I’m done being surprised.

And, I’m done being disappointed.

Nearly 15 years ago, Mark McGwire and Sammy Sosa embarked on their epic home run battle.

The two hit home run after home run and captured fans hearts with their play. Some even say they saved baseball.

Then came steroids, or, to be more specific, the realization of steroids in baseball.

But nobody said anything, so they kept using.

Years later, the manhunt began. Commissioner Bud Selig and his cohorts were going to clean up the game.

Longer suspensions. More penalties. Shame. It all was supposed to work.

Apparently, all it did was make the “doctors” come up with more ways to mask performance enhancing drugs.

I sit next to fellow columnist Jeff Wilson here at the office, and we talk about this all the time.

“Who’s the ‘steroid’ guy who will get into the Hall of Fame first?” is a topic we both agree on. Both answers are Alex Rodriguez.

Now, I should’ve said were in that last sentence.

The news that has been reported in the last week changes this. He’s done, or least he’s done with the Hall.

This past month, the Hall’s voters have spoken. Guys who have their names associated with steroids aren’t getting in. At least not soon.

I thought it’d be different for Rodriguez.

He came out and admitted what he did. He said he wouldn’t use again. He said he hasn’t used since.

And, we all bought it — hook, line and homer.

I read a great piece on PEDs in sports by Grantland/ESPN writer Bill Simmons this past week.

He basically said we can’t be surprised anymore, and that it will be hard look past anybody who does spectacular things on the field.

You know what? He’s right.

Nothing would surprise me anymore.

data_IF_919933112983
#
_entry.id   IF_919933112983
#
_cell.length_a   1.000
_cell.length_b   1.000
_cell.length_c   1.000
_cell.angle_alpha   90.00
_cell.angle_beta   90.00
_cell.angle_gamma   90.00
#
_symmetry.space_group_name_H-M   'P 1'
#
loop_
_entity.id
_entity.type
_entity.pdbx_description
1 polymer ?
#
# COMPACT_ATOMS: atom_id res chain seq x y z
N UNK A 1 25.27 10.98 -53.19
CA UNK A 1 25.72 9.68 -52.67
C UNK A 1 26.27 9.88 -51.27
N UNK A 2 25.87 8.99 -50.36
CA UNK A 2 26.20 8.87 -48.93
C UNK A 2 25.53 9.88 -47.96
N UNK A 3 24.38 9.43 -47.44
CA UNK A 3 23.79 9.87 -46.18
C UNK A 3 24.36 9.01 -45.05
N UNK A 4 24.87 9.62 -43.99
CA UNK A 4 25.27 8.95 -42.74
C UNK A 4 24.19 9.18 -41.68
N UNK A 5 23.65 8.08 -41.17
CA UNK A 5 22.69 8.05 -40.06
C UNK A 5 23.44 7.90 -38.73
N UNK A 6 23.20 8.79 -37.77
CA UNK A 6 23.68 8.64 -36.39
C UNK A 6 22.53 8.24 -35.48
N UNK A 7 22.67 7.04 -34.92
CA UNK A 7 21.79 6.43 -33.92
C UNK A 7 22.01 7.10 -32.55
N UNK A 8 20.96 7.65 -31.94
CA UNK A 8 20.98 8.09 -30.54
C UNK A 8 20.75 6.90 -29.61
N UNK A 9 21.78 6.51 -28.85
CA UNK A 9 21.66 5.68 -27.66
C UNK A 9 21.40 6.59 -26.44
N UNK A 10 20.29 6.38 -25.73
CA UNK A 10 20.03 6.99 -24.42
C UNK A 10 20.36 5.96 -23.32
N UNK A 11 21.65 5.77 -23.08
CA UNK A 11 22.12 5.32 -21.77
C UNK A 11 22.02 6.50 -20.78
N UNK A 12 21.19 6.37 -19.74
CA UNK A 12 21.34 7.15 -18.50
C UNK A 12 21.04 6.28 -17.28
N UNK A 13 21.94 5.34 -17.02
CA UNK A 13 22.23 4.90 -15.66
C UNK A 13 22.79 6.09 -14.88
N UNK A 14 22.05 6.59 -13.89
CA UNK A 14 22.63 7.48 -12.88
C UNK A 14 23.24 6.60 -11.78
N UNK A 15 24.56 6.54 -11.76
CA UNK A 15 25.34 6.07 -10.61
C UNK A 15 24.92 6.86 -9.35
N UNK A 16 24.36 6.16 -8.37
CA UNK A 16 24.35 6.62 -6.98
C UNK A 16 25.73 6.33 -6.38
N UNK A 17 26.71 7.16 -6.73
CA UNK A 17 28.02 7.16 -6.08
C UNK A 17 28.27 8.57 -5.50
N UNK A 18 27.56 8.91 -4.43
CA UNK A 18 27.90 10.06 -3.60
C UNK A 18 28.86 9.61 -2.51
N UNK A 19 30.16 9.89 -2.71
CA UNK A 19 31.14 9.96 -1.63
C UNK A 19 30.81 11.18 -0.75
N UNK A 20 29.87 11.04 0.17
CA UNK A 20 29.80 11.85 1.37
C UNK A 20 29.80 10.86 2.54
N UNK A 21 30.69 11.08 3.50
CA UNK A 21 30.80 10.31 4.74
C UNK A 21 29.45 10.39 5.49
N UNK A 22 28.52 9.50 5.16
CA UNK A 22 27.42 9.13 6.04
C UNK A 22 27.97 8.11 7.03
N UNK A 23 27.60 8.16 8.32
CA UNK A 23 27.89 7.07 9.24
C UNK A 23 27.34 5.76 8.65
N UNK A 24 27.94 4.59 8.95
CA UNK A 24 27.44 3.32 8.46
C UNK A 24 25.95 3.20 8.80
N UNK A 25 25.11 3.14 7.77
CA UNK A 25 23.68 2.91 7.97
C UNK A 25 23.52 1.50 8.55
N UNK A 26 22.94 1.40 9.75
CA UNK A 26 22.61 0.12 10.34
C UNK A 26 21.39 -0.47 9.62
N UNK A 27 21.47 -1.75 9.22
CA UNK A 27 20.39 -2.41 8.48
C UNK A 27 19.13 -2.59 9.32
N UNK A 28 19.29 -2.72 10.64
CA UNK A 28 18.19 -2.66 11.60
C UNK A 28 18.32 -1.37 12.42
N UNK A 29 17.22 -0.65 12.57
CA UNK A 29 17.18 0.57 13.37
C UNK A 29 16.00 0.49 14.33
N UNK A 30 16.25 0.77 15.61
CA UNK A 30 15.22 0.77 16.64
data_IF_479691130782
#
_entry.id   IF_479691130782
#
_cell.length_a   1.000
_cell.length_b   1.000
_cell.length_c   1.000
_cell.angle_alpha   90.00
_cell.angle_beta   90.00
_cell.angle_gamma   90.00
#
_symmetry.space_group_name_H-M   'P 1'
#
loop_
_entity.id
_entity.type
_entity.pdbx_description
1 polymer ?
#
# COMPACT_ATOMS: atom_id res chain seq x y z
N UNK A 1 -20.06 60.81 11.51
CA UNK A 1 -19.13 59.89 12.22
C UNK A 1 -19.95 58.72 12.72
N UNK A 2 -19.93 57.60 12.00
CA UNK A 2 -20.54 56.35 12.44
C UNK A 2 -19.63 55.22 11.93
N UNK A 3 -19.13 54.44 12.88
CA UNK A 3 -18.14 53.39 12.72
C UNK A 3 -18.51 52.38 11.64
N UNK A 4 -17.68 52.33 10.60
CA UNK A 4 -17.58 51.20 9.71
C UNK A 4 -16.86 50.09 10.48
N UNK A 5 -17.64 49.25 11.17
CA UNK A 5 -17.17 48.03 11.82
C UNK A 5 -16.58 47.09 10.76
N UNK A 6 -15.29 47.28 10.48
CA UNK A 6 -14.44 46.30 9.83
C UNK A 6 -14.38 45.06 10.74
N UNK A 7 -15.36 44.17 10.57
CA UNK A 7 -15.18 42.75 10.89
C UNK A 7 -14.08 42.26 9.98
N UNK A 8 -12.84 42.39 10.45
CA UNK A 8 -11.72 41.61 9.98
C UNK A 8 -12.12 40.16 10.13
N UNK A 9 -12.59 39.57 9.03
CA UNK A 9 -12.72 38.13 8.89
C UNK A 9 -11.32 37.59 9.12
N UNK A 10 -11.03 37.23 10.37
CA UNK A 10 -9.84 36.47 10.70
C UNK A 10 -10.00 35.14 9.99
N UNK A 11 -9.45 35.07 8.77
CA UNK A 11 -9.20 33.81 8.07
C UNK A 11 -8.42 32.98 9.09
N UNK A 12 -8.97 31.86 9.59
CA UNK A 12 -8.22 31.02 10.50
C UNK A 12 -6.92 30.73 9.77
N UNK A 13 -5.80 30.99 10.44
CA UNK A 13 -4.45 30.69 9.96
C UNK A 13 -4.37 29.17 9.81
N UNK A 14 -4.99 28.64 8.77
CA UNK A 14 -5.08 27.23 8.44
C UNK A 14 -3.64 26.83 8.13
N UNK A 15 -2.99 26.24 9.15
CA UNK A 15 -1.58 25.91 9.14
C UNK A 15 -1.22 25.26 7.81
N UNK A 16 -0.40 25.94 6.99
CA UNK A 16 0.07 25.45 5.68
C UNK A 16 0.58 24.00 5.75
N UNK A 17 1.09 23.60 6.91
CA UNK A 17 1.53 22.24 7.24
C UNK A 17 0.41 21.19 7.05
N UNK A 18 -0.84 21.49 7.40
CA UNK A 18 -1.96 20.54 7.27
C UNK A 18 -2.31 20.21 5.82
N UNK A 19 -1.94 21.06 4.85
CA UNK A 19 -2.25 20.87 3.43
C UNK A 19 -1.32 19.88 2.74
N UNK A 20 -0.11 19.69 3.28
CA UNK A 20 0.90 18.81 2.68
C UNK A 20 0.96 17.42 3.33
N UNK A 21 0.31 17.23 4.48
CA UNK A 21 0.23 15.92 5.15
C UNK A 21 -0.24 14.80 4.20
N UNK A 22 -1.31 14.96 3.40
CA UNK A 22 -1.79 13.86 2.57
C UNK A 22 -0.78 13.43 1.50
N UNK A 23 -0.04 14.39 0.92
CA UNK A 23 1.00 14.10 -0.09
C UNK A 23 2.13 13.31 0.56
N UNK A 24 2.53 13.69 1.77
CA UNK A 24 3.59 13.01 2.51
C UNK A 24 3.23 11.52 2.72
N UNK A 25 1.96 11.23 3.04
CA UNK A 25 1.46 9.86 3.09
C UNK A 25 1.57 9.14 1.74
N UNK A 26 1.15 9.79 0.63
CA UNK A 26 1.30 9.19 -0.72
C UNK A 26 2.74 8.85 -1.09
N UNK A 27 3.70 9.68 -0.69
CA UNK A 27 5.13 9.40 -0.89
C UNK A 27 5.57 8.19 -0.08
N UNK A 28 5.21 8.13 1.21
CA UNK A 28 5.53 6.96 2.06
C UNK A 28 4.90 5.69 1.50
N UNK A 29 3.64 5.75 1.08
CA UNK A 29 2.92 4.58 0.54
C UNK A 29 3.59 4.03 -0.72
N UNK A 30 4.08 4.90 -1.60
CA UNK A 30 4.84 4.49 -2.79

Dude hits a 500-foot home run. This guy looks a lot bigger than last year. That guy sure is fast.

The question is going to be asked of these three scenarios, and many others.

Sports leagues are trying to get PEDs out their games. I think they’re facing an uphill battle.

If a dude wants to put a needle in his hindquarters to be able to up his production, he’s going to do it.

Professional athletes get paid a lot of money to play. And if you’re great, you get paid a boatload of money.

Look at Melky Cabrera. The former Giants outfielder got busted toward the end of last season. He was shamed, and the Giants didn’t even want him after his suspension was up.

His reward: A multi-million dollar deal from the Blue Jays.

It’s time for leagues to look into expulsion as a deterrent. Even then, I’m not sure it would work.

Sports aren’t going anywhere, but neither are PEDs. It’s up to the leagues to get tough on the players that use them.

TOM ENGLISH is sports copy editor for The Southern Illinoisan. He can be reached at tom.english@thesouthern.com or at 618-529-5454, ext. 5177.

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